While Islamabad accused Cameron of inferring from "self-serving reports", Downing Street clarified that the PM was not accusing the Pakistan Government of sponsoring terrorism but had pointed out that official agencies in Pakistan were responsible for harbouring terrorists.
The diplomatic row started off when Pakistani High Commissioner to Britain Wajid Shamsul Hasan accused Cameron of damaging prospects for regional peace ahead of Pakistan President Asif Ali Zardari's visit to UK next week.
"One would have wished that the prime minister would have considered Pakistan's enormous role in the war on terror and the sacrifices it has rendered since 9/11...There seems to be more reliance on information based on intelligence leaks which lack credibility of proof," he wrote in The Guardian.
Cameron, who is on a visit in India, on Wednesday, Jul 28 launched a scathing attack on Pakistan saying that it could no longer "look both ways" by tolerating terrorism while demanding respect as a democracy.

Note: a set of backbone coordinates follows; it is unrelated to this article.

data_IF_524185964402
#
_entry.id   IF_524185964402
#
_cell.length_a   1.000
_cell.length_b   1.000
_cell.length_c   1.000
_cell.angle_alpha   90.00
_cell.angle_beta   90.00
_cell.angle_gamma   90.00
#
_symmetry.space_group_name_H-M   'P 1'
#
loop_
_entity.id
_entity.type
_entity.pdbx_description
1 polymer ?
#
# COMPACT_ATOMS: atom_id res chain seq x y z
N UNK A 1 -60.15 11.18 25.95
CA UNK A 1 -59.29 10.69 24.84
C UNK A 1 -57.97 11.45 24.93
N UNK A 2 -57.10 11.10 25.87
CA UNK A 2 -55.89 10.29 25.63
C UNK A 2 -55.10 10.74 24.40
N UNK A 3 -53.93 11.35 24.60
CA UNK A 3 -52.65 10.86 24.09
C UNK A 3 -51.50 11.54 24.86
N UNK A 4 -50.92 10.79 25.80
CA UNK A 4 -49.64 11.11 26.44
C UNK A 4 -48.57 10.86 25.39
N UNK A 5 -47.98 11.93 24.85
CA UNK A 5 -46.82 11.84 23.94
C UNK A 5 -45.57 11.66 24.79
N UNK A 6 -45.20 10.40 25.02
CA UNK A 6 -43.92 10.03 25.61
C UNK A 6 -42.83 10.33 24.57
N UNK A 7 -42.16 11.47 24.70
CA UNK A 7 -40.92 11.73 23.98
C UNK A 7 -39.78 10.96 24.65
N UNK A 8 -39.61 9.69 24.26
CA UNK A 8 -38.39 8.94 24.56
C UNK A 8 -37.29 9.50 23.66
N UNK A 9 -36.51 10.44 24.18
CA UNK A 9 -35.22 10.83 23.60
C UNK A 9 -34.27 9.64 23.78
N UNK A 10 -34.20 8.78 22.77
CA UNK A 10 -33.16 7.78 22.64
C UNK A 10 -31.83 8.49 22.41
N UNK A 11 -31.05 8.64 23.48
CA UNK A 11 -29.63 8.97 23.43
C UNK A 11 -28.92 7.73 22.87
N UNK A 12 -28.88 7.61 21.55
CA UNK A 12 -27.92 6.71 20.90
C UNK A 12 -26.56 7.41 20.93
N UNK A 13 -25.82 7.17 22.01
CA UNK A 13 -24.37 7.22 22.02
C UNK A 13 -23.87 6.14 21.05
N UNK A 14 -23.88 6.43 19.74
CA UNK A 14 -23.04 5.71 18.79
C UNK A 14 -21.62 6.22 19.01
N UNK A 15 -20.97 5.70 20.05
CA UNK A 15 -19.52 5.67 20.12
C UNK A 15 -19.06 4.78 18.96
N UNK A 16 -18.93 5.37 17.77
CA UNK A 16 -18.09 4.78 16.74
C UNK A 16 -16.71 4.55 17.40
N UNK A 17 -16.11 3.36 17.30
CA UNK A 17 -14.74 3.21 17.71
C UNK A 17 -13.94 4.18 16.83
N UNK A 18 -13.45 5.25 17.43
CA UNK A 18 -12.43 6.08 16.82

The second Pak response came from Pakistan Foreign Ministry spokesman Abdul Basit.
Speaking to Radio 4's World at One, Basit said, "There is no question of Pakistan looking the other way. I think the Prime Minister was referring to these reports, which are unverifiable and outdated. If we start drawing inferences from these self-serving reports, then obviously we are distracting ourselves."
However, Downing Street came to the rescue of the Prime Minister recalling the statements he made after the verbal attack.
To a question if he believes that Pakistan exports terrorism, Cameron said, "I choose my words very carefully. It is unacceptable for anything to happen within Pakistan that is about supporting terrorism elsewhere.